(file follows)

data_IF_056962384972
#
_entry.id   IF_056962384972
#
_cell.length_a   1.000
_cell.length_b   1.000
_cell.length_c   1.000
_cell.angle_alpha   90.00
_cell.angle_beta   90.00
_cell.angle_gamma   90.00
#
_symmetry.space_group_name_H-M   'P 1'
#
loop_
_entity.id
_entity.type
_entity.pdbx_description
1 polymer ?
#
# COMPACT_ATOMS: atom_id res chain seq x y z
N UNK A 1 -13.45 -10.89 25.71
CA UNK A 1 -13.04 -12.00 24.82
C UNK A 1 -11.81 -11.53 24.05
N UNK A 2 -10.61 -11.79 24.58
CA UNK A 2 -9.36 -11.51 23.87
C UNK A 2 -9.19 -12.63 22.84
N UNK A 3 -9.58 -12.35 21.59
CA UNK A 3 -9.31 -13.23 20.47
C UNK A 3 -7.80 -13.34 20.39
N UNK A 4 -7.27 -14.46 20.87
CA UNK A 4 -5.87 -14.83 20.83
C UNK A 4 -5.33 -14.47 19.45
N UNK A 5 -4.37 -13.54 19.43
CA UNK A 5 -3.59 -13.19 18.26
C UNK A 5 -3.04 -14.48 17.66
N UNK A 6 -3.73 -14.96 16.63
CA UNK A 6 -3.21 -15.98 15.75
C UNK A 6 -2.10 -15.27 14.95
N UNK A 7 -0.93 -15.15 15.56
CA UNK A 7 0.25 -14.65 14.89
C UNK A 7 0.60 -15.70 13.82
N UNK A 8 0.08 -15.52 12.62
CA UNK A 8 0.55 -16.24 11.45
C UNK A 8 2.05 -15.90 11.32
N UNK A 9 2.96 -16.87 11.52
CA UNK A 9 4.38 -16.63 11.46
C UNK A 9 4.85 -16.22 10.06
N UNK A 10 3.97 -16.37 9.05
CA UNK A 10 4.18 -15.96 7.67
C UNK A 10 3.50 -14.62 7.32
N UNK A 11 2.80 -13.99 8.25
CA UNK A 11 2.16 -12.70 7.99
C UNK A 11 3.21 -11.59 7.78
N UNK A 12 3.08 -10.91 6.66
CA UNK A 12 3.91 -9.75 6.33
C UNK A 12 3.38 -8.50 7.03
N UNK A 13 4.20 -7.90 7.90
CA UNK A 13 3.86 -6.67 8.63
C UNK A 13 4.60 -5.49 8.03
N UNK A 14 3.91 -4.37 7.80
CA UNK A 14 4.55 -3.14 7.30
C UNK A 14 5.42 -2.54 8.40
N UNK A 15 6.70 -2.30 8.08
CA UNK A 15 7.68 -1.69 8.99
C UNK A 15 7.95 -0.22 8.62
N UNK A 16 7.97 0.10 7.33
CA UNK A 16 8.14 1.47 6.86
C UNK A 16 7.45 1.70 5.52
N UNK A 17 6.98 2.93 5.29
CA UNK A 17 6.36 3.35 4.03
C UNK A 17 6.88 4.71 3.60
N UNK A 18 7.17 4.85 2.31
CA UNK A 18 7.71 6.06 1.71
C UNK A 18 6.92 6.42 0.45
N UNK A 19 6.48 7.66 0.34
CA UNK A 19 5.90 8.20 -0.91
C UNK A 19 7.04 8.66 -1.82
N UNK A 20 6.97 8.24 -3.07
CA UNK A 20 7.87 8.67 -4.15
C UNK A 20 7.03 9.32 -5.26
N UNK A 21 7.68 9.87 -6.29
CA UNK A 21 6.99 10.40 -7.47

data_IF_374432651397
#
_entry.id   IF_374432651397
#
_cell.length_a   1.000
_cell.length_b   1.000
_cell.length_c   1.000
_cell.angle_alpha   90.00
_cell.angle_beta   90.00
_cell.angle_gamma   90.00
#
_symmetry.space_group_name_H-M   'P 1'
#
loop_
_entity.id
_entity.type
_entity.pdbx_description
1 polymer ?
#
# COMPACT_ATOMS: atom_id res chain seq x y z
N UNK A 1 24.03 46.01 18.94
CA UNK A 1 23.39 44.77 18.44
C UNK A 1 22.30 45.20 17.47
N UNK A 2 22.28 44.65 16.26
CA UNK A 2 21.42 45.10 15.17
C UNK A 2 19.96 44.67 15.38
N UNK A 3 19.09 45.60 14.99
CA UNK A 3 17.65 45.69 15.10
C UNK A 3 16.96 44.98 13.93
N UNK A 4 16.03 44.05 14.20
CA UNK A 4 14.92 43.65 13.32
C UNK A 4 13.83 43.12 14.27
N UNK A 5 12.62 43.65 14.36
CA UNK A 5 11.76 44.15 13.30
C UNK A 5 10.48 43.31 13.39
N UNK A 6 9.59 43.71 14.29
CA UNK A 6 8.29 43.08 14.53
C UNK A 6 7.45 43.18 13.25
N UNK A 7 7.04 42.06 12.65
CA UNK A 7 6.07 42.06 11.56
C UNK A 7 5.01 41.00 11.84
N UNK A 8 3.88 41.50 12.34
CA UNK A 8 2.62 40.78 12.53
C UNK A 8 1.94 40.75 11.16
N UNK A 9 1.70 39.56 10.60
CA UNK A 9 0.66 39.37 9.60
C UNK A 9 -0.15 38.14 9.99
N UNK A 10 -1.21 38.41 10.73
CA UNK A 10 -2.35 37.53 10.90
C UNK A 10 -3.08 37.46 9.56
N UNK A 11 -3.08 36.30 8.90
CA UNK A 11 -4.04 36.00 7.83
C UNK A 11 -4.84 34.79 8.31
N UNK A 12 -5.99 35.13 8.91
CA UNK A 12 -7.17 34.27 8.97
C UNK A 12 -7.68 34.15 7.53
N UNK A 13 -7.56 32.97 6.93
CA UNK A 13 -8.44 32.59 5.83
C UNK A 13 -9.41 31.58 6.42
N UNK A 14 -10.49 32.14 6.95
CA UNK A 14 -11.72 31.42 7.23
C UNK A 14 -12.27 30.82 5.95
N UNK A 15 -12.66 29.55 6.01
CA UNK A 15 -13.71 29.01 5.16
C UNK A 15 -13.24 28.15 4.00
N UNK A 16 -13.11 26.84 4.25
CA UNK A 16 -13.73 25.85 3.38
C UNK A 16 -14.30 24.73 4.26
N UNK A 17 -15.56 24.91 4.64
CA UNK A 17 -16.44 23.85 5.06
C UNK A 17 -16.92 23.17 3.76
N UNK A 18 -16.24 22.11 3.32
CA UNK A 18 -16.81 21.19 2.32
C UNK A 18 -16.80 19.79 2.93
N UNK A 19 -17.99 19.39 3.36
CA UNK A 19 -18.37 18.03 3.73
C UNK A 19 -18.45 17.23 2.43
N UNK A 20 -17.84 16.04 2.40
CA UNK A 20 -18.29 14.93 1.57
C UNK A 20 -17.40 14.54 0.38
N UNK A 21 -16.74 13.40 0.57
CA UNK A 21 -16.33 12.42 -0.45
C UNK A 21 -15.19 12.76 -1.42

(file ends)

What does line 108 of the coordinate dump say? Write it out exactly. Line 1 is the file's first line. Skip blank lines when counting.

C UNK A 2 19.96 44.67 15.38